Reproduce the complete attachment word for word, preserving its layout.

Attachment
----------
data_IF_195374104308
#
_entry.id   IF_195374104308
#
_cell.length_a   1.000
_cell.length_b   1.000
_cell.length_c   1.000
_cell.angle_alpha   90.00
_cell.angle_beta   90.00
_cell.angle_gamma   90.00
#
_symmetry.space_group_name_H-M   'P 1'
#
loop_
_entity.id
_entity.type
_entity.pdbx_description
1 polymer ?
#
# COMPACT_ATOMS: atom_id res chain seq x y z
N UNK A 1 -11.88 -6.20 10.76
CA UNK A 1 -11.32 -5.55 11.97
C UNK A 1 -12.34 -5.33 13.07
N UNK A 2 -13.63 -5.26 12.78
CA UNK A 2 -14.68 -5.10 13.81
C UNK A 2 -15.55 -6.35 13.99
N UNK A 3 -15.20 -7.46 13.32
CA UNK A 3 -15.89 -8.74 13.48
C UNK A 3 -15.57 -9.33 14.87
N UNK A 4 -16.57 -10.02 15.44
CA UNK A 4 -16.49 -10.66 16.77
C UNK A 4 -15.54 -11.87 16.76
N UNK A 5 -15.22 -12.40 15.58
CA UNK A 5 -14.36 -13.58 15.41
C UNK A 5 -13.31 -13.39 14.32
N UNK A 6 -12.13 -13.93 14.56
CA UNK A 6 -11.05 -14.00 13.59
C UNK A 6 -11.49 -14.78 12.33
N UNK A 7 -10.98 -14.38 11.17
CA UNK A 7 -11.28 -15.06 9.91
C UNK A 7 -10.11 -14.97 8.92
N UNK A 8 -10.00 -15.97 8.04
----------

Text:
data_IF_195374104308
#
_entry.id   IF_195374104308
#
_cell.length_a   1.000
_cell.length_b   1.000
_cell.length_c   1.000
_cell.angle_alpha   90.00
_cell.angle_beta   90.00
_cell.angle_gamma   90.00
#
_symmetry.space_group_name_H-M   'P 1'
#
loop_
_entity.id
_entity.type
_entity.pdbx_description
1 polymer ?
#
# COMPACT_ATOMS: atom_id res chain seq x y z
N UNK A 1 -11.88 -6.20 10.76
CA UNK A 1 -11.32 -5.55 11.97
C UNK A 1 -12.34 -5.33 13.07
N UNK A 2 -13.63 -5.26 12.78
CA UNK A 2 -14.68 -5.10 13.81
C UNK A 2 -15.55 -6.35 13.99
N UNK A 3 -15.20 -7.46 13.32
CA UNK A 3 -15.89 -8.74 13.48
C UNK A 3 -15.57 -9.33 14.87
N UNK A 4 -16.57 -10.02 15.44
CA UNK A 4 -16.49 -10.66 16.77
C UNK A 4 -15.54 -11.87 16.76
N UNK A 5 -15.22 -12.40 15.58
CA UNK A 5 -14.36 -13.58 15.41
C UNK A 5 -13.31 -13.39 14.32
N UNK A 6 -12.13 -13.93 14.56
CA UNK A 6 -11.05 -14.00 13.59
C UNK A 6 -11.49 -14.78 12.33
N UNK A 7 -10.98 -14.38 11.17
CA UNK A 7 -11.28 -15.06 9.91
C UNK A 7 -10.11 -14.97 8.92
N UNK A 8 -10.00 -15.97 8.04